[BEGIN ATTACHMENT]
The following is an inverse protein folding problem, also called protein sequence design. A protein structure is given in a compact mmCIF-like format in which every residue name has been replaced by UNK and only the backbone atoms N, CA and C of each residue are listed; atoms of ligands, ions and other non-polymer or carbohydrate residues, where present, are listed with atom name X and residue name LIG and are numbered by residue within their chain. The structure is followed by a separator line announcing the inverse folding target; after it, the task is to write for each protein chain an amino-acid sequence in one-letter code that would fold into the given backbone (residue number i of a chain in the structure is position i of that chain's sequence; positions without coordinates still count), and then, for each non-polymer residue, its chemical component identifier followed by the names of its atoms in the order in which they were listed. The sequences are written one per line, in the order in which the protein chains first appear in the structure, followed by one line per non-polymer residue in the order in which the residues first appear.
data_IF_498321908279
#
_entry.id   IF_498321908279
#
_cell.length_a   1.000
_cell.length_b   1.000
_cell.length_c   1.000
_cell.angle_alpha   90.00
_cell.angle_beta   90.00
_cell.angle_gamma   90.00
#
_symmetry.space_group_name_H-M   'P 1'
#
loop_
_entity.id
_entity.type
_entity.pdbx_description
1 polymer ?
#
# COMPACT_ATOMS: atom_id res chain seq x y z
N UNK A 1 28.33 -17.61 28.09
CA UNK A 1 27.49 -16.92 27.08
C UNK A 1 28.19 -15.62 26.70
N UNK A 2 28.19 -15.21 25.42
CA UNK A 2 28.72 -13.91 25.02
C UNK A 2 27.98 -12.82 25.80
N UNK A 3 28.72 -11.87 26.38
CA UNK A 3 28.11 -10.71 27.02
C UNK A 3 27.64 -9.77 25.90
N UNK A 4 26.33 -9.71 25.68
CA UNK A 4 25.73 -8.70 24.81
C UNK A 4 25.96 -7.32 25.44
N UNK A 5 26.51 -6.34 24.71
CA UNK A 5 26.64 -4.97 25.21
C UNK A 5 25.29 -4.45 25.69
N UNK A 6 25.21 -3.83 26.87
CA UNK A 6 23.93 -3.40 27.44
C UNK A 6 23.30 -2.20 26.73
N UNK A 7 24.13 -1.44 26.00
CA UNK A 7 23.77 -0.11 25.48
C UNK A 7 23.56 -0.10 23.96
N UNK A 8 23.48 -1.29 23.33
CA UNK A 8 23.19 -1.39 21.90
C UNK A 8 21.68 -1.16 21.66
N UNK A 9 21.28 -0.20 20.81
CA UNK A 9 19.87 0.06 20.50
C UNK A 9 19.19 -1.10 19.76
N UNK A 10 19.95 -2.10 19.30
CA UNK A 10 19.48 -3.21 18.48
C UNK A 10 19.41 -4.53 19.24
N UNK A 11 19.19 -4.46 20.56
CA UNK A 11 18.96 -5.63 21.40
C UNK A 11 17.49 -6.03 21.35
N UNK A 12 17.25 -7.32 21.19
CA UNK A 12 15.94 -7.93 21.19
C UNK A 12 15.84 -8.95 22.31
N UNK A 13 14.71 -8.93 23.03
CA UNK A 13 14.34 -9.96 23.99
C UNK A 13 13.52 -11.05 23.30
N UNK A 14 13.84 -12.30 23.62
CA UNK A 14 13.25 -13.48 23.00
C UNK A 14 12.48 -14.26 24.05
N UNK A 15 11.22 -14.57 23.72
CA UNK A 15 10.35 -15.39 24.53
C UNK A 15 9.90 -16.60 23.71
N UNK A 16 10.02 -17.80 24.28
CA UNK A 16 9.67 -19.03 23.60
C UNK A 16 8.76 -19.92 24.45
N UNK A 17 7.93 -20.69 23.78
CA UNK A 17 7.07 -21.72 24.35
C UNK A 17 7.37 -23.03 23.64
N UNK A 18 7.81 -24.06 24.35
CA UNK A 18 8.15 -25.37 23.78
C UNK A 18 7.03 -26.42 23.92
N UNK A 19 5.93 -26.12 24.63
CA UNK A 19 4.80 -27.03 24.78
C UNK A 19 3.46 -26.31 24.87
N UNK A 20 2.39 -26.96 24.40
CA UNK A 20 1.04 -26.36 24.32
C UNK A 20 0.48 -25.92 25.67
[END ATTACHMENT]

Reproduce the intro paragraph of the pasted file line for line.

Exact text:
The following is an inverse protein folding problem, also called protein sequence design. A protein structure is given in a compact mmCIF-like format in which every residue name has been replaced by UNK and only the backbone atoms N, CA and C of each residue are listed; atoms of ligands, ions and other non-polymer or carbohydrate residues, where present, are listed with atom name X and residue name LIG and are numbered by residue within their chain. The structure is followed by a separator line announcing the inverse folding target; after it, the task is to write for each protein chain an amino-acid sequence in one-letter code that would fold into the given backbone (residue number i of a chain in the structure is position i of that chain's sequence; positions without coordinates still count), and then, for each non-polymer residue, its chemical component identifier followed by the names of its atoms in the order in which they were listed. The sequences are written one per line, in the order in which the protein chains first appear in the structure, followed by one line per non-polymer residue in the order in which the residues first appear.